Jondeau et al. investigated the role of peripheral and central pulse pressure as a determinant of ascending aorta dilation in patients with Marfan syndrome [2]. They found that carotid pulse pressure is a major determinant, whereas brachial pulse pressure is not. Additionally their data indicates a slightly lower carotid pulse pressure in the Marfan group compared to controls while they report the same brachial pulse pressure. This is in line with our findings especially during the night, where the pulse pressure amplification is somewhat higher in the Marfan group leading to statistically significant lower values in cPP, Pf and Pb. In both studies, the heart rate in the Marfan group is slightly elevated (3-4 bpm), which is often seen related with higher pulse pressure amplification. Segers et al. as well as Payne et al. do not report significant blood pressure differences in their case-control studies at any location and they give slightly lower heart rates for their Marfan groups [1, 12]. However, results are not fully comparable since cardiac medication and especially the use of beta blockers, which are directly affecting heart rate, differed between the respective study populations; medication was either withheld for 24 h [2] or 48 h [12] prior to examination or was not specified [1].

Reflection magnitude is not significantly different between the groups in our study, which is in line with the results obtained by Segers et al. The fact that RM is comparable between the patient groups in the present analysis, even though Pb significantly differs during nighttime, may be explained by the more pronounced dipping, differences in heart rate and the therefore generally lower central pulse pressure levels in the Marfan group.

The augmentation index as well as AIx75 was not found to be different between the groups in our study, which is again in line with findings in [1]. In contrast, AIx was higher in the Marfan group in the study of Payne et al. [12]. Comparisons between these studies need particular caution. While our study used calculated central pressure curves by a transfer function from brachial readings, the two other studies used carotid pressure waves as surrogates for central pressure waves. The augmentation index is influenced by cardiac properties and heart rate. Consequently amount and type of medication, which influence certain parts of the cardiovascular system differently, should be integrated in the interpretation, not only for AIX but for all pulse wave parameters [6, 28].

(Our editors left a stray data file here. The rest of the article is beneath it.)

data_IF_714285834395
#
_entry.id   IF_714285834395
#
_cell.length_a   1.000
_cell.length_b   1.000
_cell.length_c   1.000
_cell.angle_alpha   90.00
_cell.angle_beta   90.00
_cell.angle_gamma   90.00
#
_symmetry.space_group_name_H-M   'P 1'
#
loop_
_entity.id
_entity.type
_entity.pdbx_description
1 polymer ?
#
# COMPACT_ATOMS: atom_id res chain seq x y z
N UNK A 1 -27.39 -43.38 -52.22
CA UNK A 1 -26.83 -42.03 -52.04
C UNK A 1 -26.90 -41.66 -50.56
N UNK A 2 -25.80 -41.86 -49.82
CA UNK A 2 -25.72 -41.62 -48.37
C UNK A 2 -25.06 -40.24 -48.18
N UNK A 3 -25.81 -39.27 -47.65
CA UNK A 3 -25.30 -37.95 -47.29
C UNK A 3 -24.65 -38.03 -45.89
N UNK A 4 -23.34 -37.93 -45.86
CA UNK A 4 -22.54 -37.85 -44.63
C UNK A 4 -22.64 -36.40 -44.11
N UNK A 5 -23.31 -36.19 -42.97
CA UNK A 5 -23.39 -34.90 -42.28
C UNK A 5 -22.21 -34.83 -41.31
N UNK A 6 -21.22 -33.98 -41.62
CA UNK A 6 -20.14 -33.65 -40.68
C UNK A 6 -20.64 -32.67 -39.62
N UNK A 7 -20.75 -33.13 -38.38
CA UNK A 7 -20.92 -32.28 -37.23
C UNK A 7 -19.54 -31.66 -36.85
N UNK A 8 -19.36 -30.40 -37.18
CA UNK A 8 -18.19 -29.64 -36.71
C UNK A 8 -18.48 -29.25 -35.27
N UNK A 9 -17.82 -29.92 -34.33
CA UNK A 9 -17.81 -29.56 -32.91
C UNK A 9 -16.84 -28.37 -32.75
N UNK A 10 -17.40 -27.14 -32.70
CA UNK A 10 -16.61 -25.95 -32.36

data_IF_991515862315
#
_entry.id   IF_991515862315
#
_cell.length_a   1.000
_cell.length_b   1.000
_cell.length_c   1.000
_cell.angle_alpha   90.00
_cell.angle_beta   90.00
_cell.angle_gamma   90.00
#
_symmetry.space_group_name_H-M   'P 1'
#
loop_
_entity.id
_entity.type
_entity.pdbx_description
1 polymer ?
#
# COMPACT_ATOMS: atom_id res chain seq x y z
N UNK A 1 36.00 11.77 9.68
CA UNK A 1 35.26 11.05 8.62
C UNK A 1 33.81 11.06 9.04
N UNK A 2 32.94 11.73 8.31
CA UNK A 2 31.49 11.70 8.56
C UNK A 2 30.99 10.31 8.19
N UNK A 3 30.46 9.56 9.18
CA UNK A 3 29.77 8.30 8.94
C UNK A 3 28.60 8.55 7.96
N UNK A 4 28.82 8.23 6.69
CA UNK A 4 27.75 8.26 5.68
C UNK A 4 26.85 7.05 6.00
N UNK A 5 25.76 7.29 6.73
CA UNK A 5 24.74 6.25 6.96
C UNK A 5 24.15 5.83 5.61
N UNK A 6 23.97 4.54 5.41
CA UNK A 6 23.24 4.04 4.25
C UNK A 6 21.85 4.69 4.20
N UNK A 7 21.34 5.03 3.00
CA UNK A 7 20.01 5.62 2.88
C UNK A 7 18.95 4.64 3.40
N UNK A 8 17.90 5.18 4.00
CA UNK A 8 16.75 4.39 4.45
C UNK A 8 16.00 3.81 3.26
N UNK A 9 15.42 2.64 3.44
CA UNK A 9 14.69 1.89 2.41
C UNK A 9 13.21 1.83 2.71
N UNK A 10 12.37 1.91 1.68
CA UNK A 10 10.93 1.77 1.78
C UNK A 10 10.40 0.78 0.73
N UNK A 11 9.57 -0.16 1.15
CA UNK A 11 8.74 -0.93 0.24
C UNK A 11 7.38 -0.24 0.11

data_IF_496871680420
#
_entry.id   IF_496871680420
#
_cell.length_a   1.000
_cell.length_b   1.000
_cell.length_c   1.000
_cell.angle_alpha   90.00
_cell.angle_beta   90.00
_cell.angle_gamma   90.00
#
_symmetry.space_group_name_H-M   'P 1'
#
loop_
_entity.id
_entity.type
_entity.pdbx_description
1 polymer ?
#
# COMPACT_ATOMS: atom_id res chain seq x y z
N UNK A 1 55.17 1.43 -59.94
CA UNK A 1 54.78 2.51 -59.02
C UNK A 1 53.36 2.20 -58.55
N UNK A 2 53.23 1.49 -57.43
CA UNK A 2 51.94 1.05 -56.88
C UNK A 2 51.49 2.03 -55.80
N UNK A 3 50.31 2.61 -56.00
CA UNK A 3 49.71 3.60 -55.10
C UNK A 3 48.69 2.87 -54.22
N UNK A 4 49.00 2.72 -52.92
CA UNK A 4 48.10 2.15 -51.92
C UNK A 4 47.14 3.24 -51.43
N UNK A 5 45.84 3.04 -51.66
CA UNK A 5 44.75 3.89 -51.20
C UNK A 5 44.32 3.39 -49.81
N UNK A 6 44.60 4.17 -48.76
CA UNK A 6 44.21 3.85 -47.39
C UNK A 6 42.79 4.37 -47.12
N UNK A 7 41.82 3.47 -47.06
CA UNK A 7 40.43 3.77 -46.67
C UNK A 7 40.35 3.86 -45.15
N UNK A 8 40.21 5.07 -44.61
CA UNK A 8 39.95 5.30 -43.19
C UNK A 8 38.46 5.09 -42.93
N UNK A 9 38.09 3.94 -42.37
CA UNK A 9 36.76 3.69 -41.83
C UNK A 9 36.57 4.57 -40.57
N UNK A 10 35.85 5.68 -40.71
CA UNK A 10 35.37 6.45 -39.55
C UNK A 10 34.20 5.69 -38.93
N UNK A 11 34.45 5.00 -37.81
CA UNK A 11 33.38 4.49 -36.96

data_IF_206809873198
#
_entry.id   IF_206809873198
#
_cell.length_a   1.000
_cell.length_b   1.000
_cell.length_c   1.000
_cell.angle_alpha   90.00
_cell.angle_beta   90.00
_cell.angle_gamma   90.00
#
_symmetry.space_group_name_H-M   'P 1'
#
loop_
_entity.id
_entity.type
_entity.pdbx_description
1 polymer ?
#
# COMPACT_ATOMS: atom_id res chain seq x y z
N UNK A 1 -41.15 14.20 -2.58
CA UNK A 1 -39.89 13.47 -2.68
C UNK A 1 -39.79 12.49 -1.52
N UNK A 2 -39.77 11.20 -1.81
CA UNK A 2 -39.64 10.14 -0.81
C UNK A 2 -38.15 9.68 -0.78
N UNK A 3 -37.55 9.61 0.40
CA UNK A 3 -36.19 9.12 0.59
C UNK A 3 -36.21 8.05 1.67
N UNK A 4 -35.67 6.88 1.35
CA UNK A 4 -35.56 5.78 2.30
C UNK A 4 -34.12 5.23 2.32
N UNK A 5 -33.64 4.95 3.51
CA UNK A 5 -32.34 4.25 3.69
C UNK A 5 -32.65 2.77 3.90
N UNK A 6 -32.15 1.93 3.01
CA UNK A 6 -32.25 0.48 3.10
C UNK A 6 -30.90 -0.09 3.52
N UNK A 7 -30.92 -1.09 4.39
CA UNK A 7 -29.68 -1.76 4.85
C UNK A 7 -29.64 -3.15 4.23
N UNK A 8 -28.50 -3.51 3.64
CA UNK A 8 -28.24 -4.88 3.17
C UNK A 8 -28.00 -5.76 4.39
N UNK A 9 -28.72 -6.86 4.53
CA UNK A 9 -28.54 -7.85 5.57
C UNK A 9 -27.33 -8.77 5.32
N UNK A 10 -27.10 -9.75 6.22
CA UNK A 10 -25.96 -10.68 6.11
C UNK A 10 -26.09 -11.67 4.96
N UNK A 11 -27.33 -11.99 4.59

Pulse wave velocity is fairly similar between Marfan and controls in our study which corresponds to findings by Segers et al. and Payne et al. who report no significant differences between the groups. Nevertheless in both studies PWV is slightly elevated in the Marfan group and even significantly higher in a study from Hirata et al. [7]. Vitarelli et al. found significantly elevated PWV compared to controls in Marfan patients with aortic dilation but not in Marfan patients with normal aortic diameters [10]. Patients with Marfan syndrome suffer from a gradual progression in aortic root disease and thus do not represent a uniform collective. This could explain different findings in the different studies. A study by Mortensen et al. divided Marfan patients in 2 groups depending on progression of aortic root disease. While peripheral blood pressure levels were similar in both groups, the group with progression of aortic root disease had a higher pulse wave velocity. These observations from Vitarelli et al. as well as Mortensen et al. are in line with our findings during daytime when dividing the Marfan group into patients with and without aortic root surgery.

From a clinical point of view the findings of this pilot trial unveil pathways for future research as well as potential clinical utility. Our study is the first to apply ambulatory 24-h-blood pressure and arterial stiffness measurements in Marfan syndrome. Our cohort was small and differences had to be pronounced to reach statistical significance. Our findings show that circadian blood pressure profiles are significantly different in Marfan patients compared to controls. This observation appears to have clinical significance as it is well documented that the risk for aortic dissections is lowest at 4 am in the morning and highest between 8 and 11 am [29]. Our measurements of central systolic blood-pressure recapitulate this peak with highest pressures obtained between 7 and 11 am in the morning. Interestingly, these peaks were most pronounced in patients after aortic root surgery, which underpins the need for medications that manage these pressure peaks in postsurgical Marfan syndrome patients.

Within our cohort only low doses of beta blockers have been prescribed which may also explain the observed heart rates in our study. In a recent study of children with Williams-Beuren syndrome who had borderline hypertensive peripheral blood pressures without prescription of beta blockers increased heart rates at nighttime as an early hallmark of cardiovascular changes have been reported [30]. With respect to the diurnal heart rate patterns Fig. 4 unveils again particular differences for the aortic root surgery group in the morning and forenoon.

Fig. 4
figure 4